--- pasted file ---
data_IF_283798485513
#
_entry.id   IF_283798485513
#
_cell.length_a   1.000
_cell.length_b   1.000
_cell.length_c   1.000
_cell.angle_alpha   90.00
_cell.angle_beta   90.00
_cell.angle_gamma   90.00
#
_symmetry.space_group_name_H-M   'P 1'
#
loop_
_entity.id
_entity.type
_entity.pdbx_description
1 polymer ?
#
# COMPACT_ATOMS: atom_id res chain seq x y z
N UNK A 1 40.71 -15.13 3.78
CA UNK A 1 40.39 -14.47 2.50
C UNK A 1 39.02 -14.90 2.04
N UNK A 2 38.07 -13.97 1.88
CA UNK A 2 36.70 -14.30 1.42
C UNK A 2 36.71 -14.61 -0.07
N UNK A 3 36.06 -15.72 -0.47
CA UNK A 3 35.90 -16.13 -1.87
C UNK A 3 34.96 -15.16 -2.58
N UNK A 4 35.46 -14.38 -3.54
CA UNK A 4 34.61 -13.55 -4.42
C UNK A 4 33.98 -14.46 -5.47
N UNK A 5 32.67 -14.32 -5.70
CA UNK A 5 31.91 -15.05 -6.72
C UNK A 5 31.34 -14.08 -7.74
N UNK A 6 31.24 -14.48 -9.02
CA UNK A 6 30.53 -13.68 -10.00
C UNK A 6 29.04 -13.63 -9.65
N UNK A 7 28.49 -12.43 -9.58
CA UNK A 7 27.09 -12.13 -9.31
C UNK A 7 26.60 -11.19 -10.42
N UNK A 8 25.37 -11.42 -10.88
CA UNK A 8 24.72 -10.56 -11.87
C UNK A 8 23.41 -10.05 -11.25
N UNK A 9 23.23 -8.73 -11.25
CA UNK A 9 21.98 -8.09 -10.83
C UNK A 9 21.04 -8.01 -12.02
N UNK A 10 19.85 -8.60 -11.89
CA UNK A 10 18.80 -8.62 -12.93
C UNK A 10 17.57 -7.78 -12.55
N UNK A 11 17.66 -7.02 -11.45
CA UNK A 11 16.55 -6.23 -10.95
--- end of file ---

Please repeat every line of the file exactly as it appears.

data_IF_283798485513
#
_entry.id   IF_283798485513
#
_cell.length_a   1.000
_cell.length_b   1.000
_cell.length_c   1.000
_cell.angle_alpha   90.00
_cell.angle_beta   90.00
_cell.angle_gamma   90.00
#
_symmetry.space_group_name_H-M   'P 1'
#
loop_
_entity.id
_entity.type
_entity.pdbx_description
1 polymer ?
#
# COMPACT_ATOMS: atom_id res chain seq x y z
N UNK A 1 40.71 -15.13 3.78
CA UNK A 1 40.39 -14.47 2.50
C UNK A 1 39.02 -14.90 2.04
N UNK A 2 38.07 -13.97 1.88
CA UNK A 2 36.70 -14.30 1.42
C UNK A 2 36.71 -14.61 -0.07
N UNK A 3 36.06 -15.72 -0.47
CA UNK A 3 35.90 -16.13 -1.87
C UNK A 3 34.96 -15.16 -2.58
N UNK A 4 35.46 -14.38 -3.54
CA UNK A 4 34.61 -13.55 -4.42
C UNK A 4 33.98 -14.46 -5.47
N UNK A 5 32.67 -14.32 -5.70
CA UNK A 5 31.91 -15.05 -6.72
C UNK A 5 31.34 -14.08 -7.74
N UNK A 6 31.24 -14.48 -9.02
CA UNK A 6 30.53 -13.68 -10.00
C UNK A 6 29.04 -13.63 -9.65
N UNK A 7 28.49 -12.43 -9.58
CA UNK A 7 27.09 -12.13 -9.31
C UNK A 7 26.60 -11.19 -10.42
N UNK A 8 25.37 -11.42 -10.88
CA UNK A 8 24.72 -10.56 -11.87
C UNK A 8 23.41 -10.05 -11.25
N UNK A 9 23.23 -8.73 -11.25
CA UNK A 9 21.98 -8.09 -10.83
C UNK A 9 21.04 -8.01 -12.02
N UNK A 10 19.85 -8.60 -11.89
CA UNK A 10 18.80 -8.62 -12.93
C UNK A 10 17.57 -7.78 -12.55
N UNK A 11 17.66 -7.02 -11.45
CA UNK A 11 16.55 -6.23 -10.95